New Orleans Fears Triple Threat Of Storm Surge, River, Rain
When it comes to water, New Orleans faces three threats: the sea, the sky and the river.
Tropical storms and hurricanes send storm surges pushing up against the city's outer defenses. That's what happened in 2005 when Hurricane Katrina's surge caused widespread levee failures and left 80% of the city under water.
Massive rains like those expected to accompany approaching Tropical Storm Barry have to be pumped out, taxing the city's ancient and historically underfunded drainage system. And the Mississippi River, which drains most of the water that falls in a vast section of the United States and even parts of Canada, is held in check by tall levees .
Here's a look at the defenses that protect the New Orleans area and risks that remain:
After Hurricane Katrina, billions of dollars were spent to improve the system of levees, pumps and other infrastructure that protects the city from storms coming up from the Gulf. The U.S. Army Corps of Engineers worked to raise levees several feet, install new stronger floodwalls at critical places and strengthen almost every section of the 130-mile (210-kilometer) perimeter that protects the greater New Orleans area. The system is built to hold out storm surge of about 30 feet (9 meters) where the city's boundaries meet the swamps and lakes near the Gulf of Mexico.
The post-2005 improvements include several massive floodgates that are shut when a storm approaches. In particular, a new surge barrier and gate that closes off the Inner Harbor Navigation Canal near the Lower 9th Ward has reduced the risk of flooding in an area long viewed as the city's Achilles' heel.
But experts note that the system was built to protect against a 100-year level of storm surge — a surge that has a 1% chance of happening any given year. With rising seas from climate change and subsidence in Louisiana's coast, there's concern that simply isn't enough.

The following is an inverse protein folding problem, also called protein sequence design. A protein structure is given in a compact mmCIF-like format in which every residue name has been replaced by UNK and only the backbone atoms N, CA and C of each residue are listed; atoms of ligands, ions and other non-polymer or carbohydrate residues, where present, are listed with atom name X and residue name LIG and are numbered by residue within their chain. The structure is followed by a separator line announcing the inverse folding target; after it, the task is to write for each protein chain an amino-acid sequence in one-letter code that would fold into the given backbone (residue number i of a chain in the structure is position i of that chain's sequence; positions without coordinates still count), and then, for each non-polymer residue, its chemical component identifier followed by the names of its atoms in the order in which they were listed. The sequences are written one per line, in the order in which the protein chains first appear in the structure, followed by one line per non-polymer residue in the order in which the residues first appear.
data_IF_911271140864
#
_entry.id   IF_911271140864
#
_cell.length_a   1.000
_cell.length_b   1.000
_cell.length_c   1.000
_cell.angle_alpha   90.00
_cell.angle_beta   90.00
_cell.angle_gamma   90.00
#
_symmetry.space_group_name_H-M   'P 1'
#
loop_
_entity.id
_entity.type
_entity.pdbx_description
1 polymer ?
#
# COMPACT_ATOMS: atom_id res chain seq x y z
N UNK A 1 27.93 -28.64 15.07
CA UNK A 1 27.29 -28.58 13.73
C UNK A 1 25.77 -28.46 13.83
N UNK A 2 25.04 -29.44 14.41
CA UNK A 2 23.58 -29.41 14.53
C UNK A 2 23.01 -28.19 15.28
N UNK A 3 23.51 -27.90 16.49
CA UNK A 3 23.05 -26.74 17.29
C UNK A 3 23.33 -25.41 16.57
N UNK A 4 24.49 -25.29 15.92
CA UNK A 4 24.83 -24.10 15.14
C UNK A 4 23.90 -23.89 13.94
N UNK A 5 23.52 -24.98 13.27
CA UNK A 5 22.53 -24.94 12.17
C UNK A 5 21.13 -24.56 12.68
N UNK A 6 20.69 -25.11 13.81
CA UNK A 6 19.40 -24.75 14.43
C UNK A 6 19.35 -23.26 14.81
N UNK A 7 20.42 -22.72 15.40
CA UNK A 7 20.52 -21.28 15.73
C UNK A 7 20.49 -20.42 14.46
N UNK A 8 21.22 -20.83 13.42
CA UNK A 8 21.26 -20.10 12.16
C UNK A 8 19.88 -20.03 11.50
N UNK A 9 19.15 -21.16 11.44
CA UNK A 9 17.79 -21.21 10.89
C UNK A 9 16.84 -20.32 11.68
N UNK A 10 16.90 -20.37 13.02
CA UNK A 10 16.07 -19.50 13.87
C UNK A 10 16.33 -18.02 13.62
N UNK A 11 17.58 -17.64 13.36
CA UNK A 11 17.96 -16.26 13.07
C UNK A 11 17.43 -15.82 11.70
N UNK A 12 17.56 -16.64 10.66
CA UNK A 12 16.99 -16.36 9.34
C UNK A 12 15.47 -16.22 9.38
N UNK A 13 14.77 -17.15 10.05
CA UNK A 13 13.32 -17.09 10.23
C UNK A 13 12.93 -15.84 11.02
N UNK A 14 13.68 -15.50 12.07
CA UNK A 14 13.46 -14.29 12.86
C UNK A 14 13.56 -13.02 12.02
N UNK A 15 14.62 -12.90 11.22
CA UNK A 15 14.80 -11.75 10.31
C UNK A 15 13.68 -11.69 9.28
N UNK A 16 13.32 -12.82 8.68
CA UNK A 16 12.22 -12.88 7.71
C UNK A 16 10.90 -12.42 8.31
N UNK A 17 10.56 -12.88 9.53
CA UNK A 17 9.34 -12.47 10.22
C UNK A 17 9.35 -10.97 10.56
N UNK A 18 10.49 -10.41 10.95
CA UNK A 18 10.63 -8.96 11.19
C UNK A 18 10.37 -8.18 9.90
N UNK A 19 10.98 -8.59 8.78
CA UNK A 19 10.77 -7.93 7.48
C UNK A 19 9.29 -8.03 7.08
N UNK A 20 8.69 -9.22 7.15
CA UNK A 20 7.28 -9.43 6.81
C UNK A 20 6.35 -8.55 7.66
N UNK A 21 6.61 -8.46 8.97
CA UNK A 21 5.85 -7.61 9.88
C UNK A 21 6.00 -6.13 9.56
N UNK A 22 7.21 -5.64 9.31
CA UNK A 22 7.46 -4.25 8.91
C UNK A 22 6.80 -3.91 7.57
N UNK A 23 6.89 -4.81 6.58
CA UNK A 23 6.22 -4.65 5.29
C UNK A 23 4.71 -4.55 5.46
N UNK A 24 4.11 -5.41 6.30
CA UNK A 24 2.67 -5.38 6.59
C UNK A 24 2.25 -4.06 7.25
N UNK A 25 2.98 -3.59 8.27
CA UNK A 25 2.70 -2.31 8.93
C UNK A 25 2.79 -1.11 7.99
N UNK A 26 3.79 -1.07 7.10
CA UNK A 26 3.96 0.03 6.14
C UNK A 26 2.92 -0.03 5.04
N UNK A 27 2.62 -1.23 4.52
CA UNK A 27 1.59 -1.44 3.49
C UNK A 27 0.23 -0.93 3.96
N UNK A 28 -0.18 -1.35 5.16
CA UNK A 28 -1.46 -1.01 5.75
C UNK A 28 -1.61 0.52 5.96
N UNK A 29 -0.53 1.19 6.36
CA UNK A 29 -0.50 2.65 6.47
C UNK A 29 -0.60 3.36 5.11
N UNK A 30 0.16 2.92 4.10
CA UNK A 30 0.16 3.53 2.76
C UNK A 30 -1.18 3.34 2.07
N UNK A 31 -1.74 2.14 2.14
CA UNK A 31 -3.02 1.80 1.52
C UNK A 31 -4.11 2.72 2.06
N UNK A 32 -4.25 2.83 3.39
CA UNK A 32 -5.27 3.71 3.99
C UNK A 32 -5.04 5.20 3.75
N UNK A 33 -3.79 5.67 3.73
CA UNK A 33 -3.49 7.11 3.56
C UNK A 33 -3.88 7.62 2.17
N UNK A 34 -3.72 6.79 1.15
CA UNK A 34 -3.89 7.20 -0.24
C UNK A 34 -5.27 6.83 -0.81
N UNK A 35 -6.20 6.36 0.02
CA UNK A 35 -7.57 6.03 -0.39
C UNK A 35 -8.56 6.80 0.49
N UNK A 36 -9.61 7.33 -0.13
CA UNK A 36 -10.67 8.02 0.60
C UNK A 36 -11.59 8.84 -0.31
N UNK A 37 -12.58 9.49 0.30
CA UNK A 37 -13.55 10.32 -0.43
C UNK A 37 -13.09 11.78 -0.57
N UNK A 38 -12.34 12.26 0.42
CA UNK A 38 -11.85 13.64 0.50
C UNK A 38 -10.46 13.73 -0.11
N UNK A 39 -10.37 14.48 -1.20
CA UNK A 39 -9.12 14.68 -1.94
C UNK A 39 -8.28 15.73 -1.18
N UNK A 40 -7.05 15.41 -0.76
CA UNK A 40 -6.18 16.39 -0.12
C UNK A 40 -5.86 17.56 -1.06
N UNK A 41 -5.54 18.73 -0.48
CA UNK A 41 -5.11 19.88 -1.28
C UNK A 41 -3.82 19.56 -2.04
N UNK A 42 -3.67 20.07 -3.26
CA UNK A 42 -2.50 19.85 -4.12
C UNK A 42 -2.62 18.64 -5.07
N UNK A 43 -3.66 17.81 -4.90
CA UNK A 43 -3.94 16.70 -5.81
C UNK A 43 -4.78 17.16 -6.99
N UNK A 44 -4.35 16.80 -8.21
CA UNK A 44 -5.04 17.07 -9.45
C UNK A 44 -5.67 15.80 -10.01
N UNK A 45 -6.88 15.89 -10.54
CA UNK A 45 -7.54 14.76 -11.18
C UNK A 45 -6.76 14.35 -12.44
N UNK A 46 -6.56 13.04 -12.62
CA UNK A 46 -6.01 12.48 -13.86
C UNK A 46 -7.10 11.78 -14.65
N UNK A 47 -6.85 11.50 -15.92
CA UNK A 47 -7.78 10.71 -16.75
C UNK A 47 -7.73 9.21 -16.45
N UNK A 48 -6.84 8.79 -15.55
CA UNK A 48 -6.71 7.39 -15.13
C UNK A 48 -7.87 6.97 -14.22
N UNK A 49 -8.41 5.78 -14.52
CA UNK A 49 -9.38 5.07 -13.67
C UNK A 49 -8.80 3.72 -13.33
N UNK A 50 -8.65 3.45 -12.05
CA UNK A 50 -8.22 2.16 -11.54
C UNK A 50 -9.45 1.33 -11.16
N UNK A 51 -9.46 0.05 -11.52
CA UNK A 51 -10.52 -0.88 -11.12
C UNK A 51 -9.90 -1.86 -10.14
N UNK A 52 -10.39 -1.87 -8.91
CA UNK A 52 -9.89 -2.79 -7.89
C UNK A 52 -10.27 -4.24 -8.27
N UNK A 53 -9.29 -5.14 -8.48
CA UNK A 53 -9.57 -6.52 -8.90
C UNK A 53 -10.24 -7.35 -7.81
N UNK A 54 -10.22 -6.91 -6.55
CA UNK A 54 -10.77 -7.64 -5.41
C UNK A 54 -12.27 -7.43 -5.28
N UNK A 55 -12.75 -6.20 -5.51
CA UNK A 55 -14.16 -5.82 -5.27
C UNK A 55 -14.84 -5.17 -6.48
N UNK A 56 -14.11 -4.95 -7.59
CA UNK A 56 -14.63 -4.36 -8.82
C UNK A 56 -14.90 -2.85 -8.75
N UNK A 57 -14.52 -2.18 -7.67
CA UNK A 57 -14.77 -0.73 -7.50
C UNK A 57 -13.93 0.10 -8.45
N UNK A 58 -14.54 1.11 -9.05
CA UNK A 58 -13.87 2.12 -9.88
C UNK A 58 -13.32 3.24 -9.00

One of the key concerns with Tropical Storm Barry is the amount of rainfall it will bring — a particular problem for the low-lying city. Rainwater is pumped out through a century-old system of canals, drainage pipes and pumps — all suffering from decades of neglect laid bare during a particularly bad August 2017 deluge that dropped as much as 9 inches (23 centimeters) of rain in a three-hour period.
Since then, the city's Sewerage and Water Board, one of the key agencies responsible for drainage, has poured tens of millions of dollars into generating power to make sure there's enough power to keep pumps working. And they've improved systems to allow operators to see in real-time how the pumps and turbines are operating. The city also has moved to clean out catch basins to make sure water flow isn't impeded.
Ahead of Barry, officials said 118 of the city's 120 drainage and constant-duty pumps are available. That includes major drainage pumps able to move 1,000 cubic feet (29 cubic meters) of water per second.
But officials also have cautioned that the system can't prevent all flooding. An intense rainstorm or a slow-moving hurricane that sits over the city could overpower it. They've also emphasized the need to do more things such as ripping up concrete, building water retention ponds and underground cisterns. All of these so-called green infrastructure projects are designed to let rainwater seep slowly back into the earth instead of pumping it out.
The New Orleans area is protected from the mighty Mississippi River by levees that started going up right around the time of the city's first settlers three centuries ago. Reinforced and strengthened over the years, they are now about 20 feet to 25 feet (6 to 7 meters) high, and have never been overtopped in the city's modern-day history. But they have become more of a focus during the run-up to Barry because of a rare confluence of events. The river, swollen by months of rain in parts north, will be coming up against a storm surge from the Gulf that will make it difficult for river water to flow out.
In a news conference Friday, the governor said it would be the first time a hurricane made landfall in Louisiana when the Mississippi River was already at flood stage.
The river had been expected to crest at the same height as the lowest parts of the levees, raising concerns of overtopping levees or water splashing over the levees. But now officials are saying the forecasts for the river have gone down slightly.
The levees are regularly inspected for seepage or other indications that the structural integrity is compromised.